Helsingin yliopisto

 

Helsingin yliopiston verkkojulkaisut

University of Helsinki, Helsinki 2006

Invertebrate predation and trophic cascades in a pelagic food web

The multiple roles of Chaoborus flavicans (Meigen) in a clay-turbid lake

Anne Liljendahl-Nurminen

Doctoral dissertation, May 2006.
University of Helsinki, Faculty of Biosciences, Department of Biological and Environmental Sciences, Aquatic Sciences.

In lake ecosystems, both fish and invertebrate predators have dramatic effects on their prey communities. Fish predation selects large cladocerans while invertebrate predators prefer prey of smaller size. Since invertebrate predators are the preferred food items for fish, their occurrence at high densities is often connected with the absence or low number of fish. It is generally believed that invertebrate predators can play a significant role only if the density of planktivorous fish is low. However, in eutrophic clay-turbid Lake Hiidenvesi (southern Finland), a dense population of predatory Chaoborus flavicans larvae coexists with an abundant fish population. The population covers the stratifying area of the lake and attains a maximum population density of 23000 ind. m-2. This thesis aims to clarify the effects of Chaoborus flavicans on the zooplankton community and the environmental factors facilitating the coexistence of fish and invertebrate predators.

In the stratifying area of Lake Hiidenvesi, the seasonal succession of cladocerans was exceptional. The spring biomass peak of cladocerans was missing and the highest biomass occurred in midsummer. In early summer, the consumption rate by chaoborids clearly exceeded the production rate of cladocerans and each year the biomass peak of cladocerans coincided with the minimum chaoborid density. In contrast, consumption by fish was very low and each study year cladocerans attained maximum biomass simultaneously with the highest consumption by smelt (Osmerus eperlanus). The results indicated that Chaoborus flavicans was the main predator of cladocerans in the stratifying area of Lake Hiidenvesi.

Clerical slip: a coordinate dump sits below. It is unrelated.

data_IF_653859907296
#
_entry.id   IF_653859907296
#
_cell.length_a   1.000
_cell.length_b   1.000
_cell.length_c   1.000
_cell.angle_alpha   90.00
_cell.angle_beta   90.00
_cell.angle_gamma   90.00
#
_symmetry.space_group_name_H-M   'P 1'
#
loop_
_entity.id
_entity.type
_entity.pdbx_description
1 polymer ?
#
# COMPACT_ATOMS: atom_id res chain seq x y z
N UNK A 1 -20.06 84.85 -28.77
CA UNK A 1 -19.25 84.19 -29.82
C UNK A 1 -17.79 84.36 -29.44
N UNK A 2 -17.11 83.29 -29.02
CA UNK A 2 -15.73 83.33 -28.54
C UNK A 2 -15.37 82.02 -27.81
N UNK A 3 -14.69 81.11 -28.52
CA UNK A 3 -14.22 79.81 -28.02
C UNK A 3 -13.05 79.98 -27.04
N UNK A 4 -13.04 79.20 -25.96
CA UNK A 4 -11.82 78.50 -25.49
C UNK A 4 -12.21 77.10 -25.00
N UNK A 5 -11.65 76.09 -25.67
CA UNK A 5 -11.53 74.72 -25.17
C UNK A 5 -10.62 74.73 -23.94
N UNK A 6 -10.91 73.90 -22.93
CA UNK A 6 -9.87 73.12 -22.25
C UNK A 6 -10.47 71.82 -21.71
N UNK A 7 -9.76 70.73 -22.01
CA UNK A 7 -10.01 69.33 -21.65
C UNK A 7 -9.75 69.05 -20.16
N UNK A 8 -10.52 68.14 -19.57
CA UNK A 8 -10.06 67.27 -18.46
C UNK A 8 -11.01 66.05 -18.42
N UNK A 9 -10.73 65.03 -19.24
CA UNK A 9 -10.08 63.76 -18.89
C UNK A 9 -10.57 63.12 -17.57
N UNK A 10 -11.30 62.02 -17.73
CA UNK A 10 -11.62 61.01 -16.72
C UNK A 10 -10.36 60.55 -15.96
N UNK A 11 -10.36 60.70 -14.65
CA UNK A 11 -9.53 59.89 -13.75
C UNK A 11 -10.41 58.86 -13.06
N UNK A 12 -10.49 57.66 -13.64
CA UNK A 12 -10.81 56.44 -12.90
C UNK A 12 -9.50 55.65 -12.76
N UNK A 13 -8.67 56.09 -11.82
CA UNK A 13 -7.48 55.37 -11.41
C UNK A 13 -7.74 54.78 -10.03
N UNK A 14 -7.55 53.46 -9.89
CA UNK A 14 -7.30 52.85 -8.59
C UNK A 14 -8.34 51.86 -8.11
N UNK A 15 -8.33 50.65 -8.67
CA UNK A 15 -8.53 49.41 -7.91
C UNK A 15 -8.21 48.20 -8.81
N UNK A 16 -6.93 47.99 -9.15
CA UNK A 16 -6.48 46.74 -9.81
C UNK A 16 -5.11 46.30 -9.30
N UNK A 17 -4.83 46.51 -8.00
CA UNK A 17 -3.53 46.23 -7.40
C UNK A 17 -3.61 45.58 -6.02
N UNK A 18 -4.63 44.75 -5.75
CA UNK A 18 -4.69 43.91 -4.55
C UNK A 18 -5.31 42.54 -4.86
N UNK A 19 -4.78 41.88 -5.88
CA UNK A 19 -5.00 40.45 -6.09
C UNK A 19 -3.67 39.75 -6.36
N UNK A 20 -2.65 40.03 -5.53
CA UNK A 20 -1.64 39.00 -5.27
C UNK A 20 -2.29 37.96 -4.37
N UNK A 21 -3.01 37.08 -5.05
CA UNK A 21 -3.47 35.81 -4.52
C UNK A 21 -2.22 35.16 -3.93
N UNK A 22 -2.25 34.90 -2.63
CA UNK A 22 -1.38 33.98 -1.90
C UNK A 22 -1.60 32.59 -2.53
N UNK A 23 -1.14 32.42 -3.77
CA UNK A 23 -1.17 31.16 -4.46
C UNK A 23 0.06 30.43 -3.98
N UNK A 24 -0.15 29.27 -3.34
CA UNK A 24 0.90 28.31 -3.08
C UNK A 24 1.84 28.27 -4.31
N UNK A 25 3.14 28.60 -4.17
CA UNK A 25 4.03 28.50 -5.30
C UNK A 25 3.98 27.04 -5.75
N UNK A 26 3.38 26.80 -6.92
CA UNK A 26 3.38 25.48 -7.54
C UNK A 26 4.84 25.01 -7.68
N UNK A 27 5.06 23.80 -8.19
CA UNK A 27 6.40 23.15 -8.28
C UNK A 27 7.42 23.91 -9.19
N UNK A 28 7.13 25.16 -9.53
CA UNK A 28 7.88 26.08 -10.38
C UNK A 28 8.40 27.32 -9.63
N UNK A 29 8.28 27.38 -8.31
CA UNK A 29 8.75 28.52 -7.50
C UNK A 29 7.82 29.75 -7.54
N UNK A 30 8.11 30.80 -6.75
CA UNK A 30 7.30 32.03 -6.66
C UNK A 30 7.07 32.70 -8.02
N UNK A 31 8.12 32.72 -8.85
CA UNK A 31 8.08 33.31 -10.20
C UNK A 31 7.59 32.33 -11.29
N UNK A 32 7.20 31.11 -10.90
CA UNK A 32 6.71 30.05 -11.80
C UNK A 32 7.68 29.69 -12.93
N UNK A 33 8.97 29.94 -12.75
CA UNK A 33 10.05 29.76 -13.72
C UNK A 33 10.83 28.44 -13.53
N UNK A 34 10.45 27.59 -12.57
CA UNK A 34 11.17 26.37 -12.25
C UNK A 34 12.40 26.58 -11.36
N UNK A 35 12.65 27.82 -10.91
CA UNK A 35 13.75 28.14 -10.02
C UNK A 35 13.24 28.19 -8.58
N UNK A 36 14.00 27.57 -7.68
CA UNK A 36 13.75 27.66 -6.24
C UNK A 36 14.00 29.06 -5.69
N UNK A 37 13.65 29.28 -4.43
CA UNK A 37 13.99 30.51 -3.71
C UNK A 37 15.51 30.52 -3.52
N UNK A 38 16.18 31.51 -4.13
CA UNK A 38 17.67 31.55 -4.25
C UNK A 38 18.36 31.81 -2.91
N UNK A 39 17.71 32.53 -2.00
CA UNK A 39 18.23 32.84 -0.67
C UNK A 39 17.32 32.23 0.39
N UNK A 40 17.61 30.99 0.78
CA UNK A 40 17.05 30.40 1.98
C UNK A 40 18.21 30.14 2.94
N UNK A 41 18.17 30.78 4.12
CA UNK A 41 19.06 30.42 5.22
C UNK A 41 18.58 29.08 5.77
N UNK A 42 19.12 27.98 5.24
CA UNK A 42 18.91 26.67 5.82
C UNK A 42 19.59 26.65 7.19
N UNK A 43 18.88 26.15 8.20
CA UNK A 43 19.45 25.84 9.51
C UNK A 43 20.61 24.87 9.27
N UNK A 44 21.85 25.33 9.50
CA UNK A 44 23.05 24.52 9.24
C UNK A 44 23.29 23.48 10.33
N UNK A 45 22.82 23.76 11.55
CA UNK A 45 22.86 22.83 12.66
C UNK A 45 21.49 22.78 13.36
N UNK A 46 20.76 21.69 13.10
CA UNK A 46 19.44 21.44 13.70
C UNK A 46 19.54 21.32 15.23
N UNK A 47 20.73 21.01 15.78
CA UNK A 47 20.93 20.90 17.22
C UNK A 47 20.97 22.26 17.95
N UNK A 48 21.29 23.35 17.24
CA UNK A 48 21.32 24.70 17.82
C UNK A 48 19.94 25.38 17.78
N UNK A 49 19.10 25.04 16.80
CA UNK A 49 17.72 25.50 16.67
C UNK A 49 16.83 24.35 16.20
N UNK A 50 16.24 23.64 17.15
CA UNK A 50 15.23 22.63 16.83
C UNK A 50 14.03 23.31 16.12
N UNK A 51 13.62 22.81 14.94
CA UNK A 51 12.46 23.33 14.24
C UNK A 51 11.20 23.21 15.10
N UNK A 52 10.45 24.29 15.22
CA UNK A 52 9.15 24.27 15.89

The clay turbidity strongly contributed to the coexistence of chaoborids and smelt at high densities. Turbidity exceeding 30 NTU combined with light intensity below 0.1 μE m-2 s-1provides an efficient daytime refuge for chaoborids, but turbidity alone is not an adequate refuge unless combined with low light intensity. In the non-stratifying shallow basins of Lake Hiidenvesi, light intensity exceeds this level during summer days at the bottom of the lake, preventing Chaoborus forming a dense population in the shallow parts of the lake.

Chaoborus can be successful particularly in deep, clay-turbid lakes where they can remain high in the water column close to their epilimnetic prey. Suspended clay alters the trophic interactions by weakening the link between fish and Chaoborus, which in turn strengthens the effect of Chaoborus predation on crustacean zooplankton. Since food web management largely relies on manipulations of fish stocks and the cascading effects of such actions, the validity of the method in deep clay-turbid lakes may be questioned.

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Last updated 18.04.2006

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